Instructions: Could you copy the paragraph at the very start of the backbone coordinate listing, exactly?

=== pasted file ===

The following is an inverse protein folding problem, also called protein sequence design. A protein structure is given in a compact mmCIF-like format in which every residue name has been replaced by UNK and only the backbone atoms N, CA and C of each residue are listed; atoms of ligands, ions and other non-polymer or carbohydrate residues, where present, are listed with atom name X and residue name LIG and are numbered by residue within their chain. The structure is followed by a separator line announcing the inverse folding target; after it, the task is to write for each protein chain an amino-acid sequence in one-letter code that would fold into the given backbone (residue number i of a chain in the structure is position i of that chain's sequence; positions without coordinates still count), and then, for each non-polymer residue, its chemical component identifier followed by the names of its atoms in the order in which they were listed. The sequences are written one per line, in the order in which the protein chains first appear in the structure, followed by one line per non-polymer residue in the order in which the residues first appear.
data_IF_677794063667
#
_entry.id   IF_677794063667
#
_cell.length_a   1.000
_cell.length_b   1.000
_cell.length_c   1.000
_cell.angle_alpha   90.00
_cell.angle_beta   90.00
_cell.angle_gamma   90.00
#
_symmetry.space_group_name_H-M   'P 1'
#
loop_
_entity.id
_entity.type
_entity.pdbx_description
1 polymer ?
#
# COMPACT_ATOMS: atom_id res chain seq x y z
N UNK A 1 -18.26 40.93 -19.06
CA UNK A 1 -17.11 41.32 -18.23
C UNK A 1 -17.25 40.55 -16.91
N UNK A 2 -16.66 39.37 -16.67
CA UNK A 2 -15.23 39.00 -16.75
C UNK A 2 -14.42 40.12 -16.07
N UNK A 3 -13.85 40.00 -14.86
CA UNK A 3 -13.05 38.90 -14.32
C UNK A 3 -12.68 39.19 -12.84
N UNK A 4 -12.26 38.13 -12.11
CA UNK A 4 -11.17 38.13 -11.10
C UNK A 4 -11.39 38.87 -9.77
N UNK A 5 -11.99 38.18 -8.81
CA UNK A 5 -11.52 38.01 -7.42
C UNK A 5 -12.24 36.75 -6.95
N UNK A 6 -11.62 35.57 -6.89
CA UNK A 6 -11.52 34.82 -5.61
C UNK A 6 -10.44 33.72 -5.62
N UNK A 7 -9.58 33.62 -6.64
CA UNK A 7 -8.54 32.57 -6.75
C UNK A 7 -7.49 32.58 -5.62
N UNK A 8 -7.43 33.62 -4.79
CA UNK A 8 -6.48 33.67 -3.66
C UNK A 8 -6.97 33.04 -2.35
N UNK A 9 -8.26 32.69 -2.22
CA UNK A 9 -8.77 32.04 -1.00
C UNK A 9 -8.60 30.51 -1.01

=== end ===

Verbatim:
The following is an inverse protein folding problem, also called protein sequence design. A protein structure is given in a compact mmCIF-like format in which every residue name has been replaced by UNK and only the backbone atoms N, CA and C of each residue are listed; atoms of ligands, ions and other non-polymer or carbohydrate residues, where present, are listed with atom name X and residue name LIG and are numbered by residue within their chain. The structure is followed by a separator line announcing the inverse folding target; after it, the task is to write for each protein chain an amino-acid sequence in one-letter code that would fold into the given backbone (residue number i of a chain in the structure is position i of that chain's sequence; positions without coordinates still count), and then, for each non-polymer residue, its chemical component identifier followed by the names of its atoms in the order in which they were listed. The sequences are written one per line, in the order in which the protein chains first appear in the structure, followed by one line per non-polymer residue in the order in which the residues first appear.